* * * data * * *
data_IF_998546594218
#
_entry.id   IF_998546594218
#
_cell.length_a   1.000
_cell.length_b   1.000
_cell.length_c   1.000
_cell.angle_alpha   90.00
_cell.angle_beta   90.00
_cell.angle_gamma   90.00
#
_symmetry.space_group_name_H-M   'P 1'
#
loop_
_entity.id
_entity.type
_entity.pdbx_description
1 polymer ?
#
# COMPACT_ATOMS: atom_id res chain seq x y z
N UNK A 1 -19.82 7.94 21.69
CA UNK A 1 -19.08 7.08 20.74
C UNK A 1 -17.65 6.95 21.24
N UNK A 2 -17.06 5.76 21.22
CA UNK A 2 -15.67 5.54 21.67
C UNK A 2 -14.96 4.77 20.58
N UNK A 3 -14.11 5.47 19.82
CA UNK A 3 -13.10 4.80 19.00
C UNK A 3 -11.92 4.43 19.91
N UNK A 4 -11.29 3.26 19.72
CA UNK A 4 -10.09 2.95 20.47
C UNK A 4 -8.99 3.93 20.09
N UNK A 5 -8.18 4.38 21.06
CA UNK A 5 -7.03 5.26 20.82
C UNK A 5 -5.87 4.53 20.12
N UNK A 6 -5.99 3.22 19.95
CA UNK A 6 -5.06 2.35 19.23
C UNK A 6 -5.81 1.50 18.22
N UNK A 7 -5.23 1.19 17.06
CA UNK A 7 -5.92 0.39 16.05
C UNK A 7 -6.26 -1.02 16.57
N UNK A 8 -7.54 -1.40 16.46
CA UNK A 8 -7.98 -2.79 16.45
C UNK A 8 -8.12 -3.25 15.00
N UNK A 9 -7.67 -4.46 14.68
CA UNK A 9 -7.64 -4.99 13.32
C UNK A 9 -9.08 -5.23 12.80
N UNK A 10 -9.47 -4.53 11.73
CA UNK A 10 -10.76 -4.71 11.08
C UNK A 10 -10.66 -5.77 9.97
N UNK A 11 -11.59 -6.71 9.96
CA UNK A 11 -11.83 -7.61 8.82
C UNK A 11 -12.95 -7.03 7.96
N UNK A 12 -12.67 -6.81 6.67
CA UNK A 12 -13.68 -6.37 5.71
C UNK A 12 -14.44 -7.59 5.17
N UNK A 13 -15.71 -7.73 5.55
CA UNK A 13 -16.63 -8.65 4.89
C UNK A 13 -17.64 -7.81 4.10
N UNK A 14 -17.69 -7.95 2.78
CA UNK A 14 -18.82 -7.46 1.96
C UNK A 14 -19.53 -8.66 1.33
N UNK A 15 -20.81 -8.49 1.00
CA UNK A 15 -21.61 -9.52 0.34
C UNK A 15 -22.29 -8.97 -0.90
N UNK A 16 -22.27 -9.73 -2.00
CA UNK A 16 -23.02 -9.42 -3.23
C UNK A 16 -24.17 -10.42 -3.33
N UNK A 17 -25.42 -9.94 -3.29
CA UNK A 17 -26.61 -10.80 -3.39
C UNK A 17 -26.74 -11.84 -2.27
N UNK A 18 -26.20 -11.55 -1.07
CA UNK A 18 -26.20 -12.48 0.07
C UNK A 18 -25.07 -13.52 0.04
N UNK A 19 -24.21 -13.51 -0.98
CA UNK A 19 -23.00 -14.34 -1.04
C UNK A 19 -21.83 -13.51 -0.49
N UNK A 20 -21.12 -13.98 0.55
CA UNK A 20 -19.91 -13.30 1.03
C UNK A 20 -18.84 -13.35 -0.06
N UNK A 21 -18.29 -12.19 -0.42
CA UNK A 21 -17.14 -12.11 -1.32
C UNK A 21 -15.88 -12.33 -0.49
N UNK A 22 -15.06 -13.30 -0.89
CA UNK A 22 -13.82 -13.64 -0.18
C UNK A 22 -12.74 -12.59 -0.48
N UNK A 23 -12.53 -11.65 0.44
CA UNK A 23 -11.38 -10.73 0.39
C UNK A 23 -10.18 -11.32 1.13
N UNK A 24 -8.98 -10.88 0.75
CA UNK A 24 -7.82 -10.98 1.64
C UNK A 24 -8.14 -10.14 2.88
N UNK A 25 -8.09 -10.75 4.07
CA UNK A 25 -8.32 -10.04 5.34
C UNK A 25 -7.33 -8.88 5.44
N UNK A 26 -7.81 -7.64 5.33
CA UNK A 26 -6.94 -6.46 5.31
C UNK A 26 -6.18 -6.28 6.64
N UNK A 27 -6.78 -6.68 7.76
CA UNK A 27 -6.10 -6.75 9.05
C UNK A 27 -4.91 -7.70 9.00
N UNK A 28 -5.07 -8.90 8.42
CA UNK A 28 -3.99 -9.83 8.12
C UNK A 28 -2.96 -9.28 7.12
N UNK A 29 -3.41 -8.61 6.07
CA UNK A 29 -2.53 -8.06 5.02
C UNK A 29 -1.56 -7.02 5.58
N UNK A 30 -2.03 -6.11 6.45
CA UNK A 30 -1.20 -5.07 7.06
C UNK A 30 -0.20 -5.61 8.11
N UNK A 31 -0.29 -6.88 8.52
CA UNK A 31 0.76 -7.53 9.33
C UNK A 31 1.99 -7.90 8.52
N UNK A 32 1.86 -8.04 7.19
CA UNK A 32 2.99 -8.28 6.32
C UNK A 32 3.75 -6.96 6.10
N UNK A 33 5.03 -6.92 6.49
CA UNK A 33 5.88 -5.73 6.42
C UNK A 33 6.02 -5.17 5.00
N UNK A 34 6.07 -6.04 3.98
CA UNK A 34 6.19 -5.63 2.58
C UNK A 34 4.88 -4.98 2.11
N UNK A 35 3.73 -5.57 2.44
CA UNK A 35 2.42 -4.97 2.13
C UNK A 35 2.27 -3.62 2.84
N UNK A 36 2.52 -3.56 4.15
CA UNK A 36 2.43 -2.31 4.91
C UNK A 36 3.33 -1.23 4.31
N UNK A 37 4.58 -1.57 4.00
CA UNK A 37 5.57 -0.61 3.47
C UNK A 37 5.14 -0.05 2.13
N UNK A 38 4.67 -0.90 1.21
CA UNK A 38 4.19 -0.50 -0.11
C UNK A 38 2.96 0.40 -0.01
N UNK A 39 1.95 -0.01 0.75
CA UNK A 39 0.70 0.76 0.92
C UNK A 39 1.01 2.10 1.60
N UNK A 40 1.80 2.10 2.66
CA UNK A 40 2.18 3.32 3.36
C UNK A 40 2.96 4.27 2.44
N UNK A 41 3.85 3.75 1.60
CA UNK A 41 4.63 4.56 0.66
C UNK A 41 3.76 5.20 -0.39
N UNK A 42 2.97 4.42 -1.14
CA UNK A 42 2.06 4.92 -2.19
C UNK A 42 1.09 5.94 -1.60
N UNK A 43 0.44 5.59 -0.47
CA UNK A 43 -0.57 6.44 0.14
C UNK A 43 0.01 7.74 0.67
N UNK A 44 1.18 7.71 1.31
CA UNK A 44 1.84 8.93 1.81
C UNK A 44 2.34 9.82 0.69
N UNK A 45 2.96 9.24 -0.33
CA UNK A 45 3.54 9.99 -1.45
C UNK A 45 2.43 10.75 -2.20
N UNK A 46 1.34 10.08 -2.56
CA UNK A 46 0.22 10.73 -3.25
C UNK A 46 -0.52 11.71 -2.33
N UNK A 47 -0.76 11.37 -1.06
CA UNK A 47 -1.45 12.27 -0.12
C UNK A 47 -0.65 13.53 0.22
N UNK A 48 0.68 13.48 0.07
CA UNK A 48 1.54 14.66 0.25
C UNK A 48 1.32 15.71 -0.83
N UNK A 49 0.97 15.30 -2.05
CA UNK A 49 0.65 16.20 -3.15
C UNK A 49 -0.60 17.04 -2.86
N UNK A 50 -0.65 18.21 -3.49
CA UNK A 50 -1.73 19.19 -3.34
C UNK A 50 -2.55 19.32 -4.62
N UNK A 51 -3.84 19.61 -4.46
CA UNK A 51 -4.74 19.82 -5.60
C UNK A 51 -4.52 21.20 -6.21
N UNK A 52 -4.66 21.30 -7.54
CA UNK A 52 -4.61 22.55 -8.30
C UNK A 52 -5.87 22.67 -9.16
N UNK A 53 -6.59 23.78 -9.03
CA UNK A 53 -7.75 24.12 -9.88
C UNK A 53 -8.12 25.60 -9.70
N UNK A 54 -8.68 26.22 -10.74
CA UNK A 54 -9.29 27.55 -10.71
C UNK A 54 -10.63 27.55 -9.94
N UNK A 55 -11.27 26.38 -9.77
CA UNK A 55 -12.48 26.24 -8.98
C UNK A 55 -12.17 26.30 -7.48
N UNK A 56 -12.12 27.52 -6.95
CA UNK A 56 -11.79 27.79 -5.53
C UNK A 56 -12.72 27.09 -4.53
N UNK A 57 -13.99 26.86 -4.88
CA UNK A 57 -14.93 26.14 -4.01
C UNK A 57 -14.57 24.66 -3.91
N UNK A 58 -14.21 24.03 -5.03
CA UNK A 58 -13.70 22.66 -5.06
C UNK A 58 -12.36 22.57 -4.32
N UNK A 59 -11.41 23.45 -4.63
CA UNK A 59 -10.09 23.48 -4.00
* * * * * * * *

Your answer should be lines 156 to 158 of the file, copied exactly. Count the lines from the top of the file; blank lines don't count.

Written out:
N UNK A 46 1.34 10.08 -2.56
CA UNK A 46 0.22 10.73 -3.25
C UNK A 46 -0.52 11.71 -2.33